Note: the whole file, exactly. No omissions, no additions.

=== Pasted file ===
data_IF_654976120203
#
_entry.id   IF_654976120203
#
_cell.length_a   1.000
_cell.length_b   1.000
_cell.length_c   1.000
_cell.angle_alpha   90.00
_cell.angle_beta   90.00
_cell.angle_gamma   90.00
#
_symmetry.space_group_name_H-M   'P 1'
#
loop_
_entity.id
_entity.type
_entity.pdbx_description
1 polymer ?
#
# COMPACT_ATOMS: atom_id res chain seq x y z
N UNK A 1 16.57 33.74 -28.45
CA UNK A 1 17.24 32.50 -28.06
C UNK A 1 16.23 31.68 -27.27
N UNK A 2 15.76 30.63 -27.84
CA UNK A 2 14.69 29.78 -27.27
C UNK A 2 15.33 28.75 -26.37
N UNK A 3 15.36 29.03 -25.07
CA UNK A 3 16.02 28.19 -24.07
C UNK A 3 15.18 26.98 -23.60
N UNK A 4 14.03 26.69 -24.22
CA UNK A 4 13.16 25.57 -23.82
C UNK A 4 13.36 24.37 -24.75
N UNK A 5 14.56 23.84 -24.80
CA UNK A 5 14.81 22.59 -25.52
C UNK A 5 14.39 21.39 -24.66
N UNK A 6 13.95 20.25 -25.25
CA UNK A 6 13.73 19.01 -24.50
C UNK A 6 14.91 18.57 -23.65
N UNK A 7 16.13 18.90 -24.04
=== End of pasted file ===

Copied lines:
data_IF_654976120203
#
_entry.id   IF_654976120203
#
_cell.length_a   1.000
_cell.length_b   1.000
_cell.length_c   1.000
_cell.angle_alpha   90.00
_cell.angle_beta   90.00
_cell.angle_gamma   90.00
#
_symmetry.space_group_name_H-M   'P 1'
#
loop_
_entity.id
_entity.type
_entity.pdbx_description
1 polymer ?
#
# COMPACT_ATOMS: atom_id res chain seq x y z
N UNK A 1 16.57 33.74 -28.45
CA UNK A 1 17.24 32.50 -28.06
C UNK A 1 16.23 31.68 -27.27
N UNK A 2 15.76 30.63 -27.84
CA UNK A 2 14.69 29.78 -27.27
C UNK A 2 15.33 28.75 -26.37
N UNK A 3 15.36 29.03 -25.07
CA UNK A 3 16.02 28.19 -24.07
C UNK A 3 15.18 26.98 -23.60
N UNK A 4 14.03 26.69 -24.22
CA UNK A 4 13.16 25.57 -23.82
C UNK A 4 13.36 24.37 -24.75
N UNK A 5 14.56 23.84 -24.80
CA UNK A 5 14.81 22.59 -25.52
C UNK A 5 14.39 21.39 -24.66
N UNK A 6 13.95 20.25 -25.25
CA UNK A 6 13.73 19.01 -24.50
C UNK A 6 14.91 18.57 -23.65
N UNK A 7 16.13 18.90 -24.04